Former member of the EU representation in China and current Kuressaare Mayor Hannes Hanso said a collapse of North Korea is in no one's interest.
China does not want the wave of refugees, if North Korea collapsed, Hanso, an Asia expert by training, said on ETV on Tuesday.
China would then border a united Korea, he said, meaning US troops will be stationed near Chinese borders. Currently all communication and trade from North Korea goes through China.
Japan would gain a powerful rival in the regions, if the two Koreas where to merge, while the US has better arguments in keeping troops in South Korea and Japan if there is a real threat like North Korea, around, he said.
“Everyone needs the state in its current format, no party wants to see a radical collapse and that is the reason why the nation has managed to survive – everyone fears the aftermath,” he said.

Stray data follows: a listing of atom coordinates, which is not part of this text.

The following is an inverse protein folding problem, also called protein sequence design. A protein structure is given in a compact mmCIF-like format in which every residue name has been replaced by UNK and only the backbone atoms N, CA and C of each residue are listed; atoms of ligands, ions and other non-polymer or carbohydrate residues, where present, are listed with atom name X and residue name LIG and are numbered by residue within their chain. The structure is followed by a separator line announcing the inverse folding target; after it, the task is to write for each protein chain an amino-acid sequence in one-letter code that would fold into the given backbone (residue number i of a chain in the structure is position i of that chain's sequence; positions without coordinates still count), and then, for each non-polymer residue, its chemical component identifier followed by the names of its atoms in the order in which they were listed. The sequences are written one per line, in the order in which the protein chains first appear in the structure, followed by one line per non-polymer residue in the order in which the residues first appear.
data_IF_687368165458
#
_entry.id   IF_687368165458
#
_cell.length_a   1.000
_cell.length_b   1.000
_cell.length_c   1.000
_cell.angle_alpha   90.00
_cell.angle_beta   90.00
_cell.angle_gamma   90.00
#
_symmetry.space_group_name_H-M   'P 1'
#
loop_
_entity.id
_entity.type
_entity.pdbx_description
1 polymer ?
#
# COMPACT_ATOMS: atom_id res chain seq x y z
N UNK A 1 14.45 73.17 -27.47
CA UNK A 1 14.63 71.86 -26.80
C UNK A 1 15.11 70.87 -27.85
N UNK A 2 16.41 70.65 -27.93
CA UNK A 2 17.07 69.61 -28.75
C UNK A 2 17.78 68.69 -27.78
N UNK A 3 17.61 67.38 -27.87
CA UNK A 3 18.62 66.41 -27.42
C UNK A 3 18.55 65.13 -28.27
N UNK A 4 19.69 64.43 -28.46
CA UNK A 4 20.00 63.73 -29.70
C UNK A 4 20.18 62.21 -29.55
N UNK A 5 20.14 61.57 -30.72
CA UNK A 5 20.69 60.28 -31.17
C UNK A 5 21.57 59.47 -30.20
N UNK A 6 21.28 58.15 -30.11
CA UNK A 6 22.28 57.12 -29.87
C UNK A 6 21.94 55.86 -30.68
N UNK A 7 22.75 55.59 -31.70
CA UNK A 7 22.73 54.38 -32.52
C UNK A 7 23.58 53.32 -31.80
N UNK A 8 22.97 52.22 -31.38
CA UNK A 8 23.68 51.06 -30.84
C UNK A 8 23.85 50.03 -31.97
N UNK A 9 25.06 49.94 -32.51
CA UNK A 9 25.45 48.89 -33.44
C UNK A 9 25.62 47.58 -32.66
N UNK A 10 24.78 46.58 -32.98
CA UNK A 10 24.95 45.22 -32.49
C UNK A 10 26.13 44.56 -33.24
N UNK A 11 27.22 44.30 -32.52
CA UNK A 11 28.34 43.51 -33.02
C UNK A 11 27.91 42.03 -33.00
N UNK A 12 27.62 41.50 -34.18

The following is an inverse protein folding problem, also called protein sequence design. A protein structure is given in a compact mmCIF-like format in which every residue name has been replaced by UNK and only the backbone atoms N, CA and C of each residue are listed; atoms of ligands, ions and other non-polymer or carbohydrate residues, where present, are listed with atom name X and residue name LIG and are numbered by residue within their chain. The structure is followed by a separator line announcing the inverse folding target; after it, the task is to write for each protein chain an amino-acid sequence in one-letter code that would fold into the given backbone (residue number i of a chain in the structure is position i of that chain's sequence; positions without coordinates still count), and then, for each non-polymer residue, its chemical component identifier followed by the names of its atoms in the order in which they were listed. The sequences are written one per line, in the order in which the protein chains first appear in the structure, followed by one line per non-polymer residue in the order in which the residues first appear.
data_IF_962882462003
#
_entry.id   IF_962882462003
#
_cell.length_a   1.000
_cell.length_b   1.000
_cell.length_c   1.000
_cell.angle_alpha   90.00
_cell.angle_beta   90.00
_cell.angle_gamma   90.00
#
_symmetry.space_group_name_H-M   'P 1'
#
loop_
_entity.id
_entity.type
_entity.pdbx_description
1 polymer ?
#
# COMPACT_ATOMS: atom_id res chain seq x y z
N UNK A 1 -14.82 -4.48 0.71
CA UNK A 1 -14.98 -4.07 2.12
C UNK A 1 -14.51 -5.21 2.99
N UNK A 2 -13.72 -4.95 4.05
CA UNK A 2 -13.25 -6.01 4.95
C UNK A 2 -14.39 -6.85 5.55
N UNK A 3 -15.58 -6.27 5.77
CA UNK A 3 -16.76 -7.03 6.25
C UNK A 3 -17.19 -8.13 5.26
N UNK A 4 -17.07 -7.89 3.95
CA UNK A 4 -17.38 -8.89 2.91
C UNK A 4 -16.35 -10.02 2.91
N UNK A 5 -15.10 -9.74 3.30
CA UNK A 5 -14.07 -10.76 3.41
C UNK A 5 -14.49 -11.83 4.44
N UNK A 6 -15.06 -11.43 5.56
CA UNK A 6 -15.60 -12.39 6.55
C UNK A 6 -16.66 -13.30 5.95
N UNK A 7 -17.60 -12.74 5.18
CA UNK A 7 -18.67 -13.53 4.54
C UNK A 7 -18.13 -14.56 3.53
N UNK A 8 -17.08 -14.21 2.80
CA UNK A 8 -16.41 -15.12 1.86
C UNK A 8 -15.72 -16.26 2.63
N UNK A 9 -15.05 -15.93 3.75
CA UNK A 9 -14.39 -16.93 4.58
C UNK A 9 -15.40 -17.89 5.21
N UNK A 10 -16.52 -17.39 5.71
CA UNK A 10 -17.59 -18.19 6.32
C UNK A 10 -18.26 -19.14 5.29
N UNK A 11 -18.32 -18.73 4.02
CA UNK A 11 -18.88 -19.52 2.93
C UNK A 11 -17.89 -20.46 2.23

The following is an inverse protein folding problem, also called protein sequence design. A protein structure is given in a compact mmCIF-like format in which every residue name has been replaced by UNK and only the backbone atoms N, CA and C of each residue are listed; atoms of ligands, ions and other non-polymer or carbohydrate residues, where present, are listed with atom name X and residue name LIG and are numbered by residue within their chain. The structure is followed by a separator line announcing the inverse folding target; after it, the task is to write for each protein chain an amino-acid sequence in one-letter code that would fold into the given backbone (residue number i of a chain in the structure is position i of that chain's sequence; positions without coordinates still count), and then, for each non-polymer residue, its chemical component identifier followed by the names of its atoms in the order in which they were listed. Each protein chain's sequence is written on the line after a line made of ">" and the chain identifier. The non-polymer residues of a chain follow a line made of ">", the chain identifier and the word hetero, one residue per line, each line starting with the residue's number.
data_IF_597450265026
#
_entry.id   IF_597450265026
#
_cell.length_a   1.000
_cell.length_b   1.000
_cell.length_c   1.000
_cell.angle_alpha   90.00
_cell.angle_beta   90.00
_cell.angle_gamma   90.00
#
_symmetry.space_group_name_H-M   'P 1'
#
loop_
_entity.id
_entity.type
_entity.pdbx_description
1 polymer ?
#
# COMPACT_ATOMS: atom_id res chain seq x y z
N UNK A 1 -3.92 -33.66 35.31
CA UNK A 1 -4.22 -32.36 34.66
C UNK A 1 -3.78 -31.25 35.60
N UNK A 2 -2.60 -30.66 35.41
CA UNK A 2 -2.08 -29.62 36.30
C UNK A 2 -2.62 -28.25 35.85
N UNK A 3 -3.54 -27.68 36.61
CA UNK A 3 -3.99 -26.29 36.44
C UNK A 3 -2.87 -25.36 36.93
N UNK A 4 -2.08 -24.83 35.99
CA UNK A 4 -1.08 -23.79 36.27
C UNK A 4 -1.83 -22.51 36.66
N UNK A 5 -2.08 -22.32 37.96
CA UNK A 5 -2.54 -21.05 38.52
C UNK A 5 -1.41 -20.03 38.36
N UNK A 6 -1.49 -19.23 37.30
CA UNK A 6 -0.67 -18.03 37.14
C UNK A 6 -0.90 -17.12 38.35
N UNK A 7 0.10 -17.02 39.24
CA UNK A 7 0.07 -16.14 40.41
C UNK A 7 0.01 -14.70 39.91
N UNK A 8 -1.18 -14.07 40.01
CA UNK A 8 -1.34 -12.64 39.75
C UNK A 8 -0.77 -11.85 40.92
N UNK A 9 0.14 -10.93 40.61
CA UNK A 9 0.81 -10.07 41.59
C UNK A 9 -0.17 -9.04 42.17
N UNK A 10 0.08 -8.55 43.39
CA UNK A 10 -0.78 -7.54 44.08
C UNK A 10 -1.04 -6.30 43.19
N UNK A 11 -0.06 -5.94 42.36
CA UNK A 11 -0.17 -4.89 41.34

South Koreans themselves are also negative, as North Korea would become their dependent, he said, adding that the merger of the two Germanys is still felt, but unlike Germany, where the people had a similar culture, North Koreans are very far from South Koreans and those who have fled the north have had serious difficulties adapting to the free world. “They do not know how to make their own decisions. To get them to once again think and work for themselves is a very difficult task.”
He said there was hope when the Kim Jong-un came to power, after his father, Kim Jong-Il passed away in 2011, but change is suicide in the country and when it falls, it will fall hard.
Corruption among the elite and police is growing, Hanso said, which is the first sign of the system beginning to crumble internally. The North Koreans themselves are increasingly in touch with the outside world, through mobile phones and DVDs.